SCHENECTADY -- The City Council will vote July 9 on final approval of approximately $3 million in federal Housing and Urban Development funding.
The cash will go toward community projects, housing projects, economic development and public works projects. The council’s Finance Committee unanimously approved the spending plan during its Monday meeting.
The city received more than $300,000 in additional funding from HUD, which includes Community Development Block Grant funds, in June, after the federal budget was passed with additional HUD funding included.
As a result, several city projects got more support, including a housing project from Better Neighborhoods Inc.
That project, which seeks to convert a city-owned vacant home into an affordable rental home for low-income residents, was given another $32,000, bringing funding for the project to $100,000.
James Flacke, executive director of Better Neighborhoods Inc., said the funding will help in the organization's efforts to revitalize the Eastern Avenue and Crane Street area. The agency was also awarded $250,000 over a three-year period from KeyBank in May.
Kristin Diotte, the city’s director of development, said the city would work with Better Neighborhoods to identify another property in the neighborhood it can fix up.
Flacke said he was happy to hear the project would receive more funding.
“We’re very grateful to have the city support our agency,” Flacke said. “We’ve had support from the council and the mayor for many years. The work we do together to fix up the city, we’re very appreciative for.”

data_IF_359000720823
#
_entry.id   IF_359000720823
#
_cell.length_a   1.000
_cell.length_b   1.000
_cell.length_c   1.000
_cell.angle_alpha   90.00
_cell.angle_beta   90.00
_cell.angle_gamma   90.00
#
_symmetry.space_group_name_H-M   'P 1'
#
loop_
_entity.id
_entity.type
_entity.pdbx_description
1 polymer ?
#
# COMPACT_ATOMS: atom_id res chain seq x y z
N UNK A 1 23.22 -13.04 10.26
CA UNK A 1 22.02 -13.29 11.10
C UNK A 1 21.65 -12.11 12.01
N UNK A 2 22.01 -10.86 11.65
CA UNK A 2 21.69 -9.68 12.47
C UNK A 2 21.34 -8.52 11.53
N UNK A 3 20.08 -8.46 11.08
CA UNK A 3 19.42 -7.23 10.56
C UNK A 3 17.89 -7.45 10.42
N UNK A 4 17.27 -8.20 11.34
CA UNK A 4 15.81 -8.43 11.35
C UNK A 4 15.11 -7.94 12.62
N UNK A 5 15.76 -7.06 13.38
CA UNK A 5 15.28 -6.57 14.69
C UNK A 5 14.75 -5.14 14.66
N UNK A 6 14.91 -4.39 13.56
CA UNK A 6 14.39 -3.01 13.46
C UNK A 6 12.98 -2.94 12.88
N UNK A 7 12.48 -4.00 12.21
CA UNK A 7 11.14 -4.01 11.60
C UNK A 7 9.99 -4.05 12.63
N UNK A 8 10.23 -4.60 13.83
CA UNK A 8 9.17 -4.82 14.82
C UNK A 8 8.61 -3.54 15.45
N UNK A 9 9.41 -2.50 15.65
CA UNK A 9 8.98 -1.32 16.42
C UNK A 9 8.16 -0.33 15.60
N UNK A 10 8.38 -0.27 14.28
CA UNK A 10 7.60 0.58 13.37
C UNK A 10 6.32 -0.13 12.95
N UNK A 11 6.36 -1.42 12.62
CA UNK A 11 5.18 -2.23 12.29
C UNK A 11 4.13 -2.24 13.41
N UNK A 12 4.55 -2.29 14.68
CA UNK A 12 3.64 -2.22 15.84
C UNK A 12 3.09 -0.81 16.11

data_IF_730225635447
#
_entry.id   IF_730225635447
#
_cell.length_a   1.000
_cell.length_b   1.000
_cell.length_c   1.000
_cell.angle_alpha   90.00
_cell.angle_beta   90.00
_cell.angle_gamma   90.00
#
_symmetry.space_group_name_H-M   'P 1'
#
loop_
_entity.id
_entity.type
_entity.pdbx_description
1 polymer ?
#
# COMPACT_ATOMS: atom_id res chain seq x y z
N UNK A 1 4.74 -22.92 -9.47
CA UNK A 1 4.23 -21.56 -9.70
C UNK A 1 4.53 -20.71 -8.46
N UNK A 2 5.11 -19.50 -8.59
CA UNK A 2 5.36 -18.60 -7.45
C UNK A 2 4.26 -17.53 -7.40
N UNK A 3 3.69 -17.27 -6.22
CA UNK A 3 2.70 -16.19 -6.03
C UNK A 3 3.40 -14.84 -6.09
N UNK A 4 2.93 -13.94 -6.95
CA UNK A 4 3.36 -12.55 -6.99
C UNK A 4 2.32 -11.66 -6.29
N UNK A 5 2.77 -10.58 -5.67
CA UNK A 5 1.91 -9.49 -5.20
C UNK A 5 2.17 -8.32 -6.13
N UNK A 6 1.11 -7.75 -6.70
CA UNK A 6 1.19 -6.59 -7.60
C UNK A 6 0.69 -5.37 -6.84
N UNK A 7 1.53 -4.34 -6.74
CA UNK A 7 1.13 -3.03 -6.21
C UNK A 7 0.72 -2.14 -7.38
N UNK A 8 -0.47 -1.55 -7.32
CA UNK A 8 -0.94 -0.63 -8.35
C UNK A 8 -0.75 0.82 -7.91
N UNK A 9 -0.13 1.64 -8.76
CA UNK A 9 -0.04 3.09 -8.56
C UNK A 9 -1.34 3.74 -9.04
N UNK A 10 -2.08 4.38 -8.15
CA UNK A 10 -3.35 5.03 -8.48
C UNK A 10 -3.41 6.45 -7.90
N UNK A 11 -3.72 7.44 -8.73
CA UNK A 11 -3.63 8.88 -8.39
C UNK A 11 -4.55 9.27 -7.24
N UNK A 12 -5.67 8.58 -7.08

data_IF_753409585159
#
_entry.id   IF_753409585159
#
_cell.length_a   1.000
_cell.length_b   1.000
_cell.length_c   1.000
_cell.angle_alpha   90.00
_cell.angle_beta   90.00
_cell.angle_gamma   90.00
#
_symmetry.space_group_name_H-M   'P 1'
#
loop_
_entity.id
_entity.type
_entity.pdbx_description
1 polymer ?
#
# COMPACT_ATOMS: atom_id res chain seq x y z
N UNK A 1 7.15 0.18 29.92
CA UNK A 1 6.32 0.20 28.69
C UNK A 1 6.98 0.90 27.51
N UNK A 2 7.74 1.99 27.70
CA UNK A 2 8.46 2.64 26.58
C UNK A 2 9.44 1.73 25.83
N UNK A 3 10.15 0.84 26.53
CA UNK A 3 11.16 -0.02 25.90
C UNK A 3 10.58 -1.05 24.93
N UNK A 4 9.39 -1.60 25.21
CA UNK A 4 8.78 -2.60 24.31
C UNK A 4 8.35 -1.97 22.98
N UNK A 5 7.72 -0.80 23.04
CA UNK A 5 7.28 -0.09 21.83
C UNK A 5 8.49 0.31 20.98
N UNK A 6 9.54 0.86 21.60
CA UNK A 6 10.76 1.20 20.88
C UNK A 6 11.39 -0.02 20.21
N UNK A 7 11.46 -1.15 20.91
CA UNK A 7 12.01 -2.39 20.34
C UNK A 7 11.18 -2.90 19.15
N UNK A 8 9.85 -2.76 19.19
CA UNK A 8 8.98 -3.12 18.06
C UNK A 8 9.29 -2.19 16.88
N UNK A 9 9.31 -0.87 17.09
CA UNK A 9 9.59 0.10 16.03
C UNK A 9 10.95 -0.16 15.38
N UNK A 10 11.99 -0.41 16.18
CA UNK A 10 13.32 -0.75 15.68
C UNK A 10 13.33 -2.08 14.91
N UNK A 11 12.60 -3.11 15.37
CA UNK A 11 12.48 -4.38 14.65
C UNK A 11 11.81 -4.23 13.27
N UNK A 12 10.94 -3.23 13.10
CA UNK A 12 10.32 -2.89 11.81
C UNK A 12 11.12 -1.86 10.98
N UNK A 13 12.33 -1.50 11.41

The city also proposed to take $1,500 from public works projects and give it to the Vale Urban Farm for that organization's community garden project, bringing it up to a total of $3,500 in HUD funding support.
Melissa MacKinnon, the farm’s garden educator, said some of the funds will be used to create a children’s play area. While the children do get involved in some of the gardening, she said there is always the possibility they can get bored.
The farm originally asked for $19,000 in funding, which MacKinnon said would help give residents access to locally produced food and education about how to cook and preserve it. The plan is to still go forward with that project, but MacKinnon said it will be scaled back.
“We need to sit down and see how we will best use that (funding),” MacKinnon said.
The public comment period on the proposed funding allocations, which can be viewed at cityofschenectady.com/195/development, end on July 6.
Comments can be sent to to the city’s Department of Development at City Hall, Room 14, Schenectady, N.Y. 12305.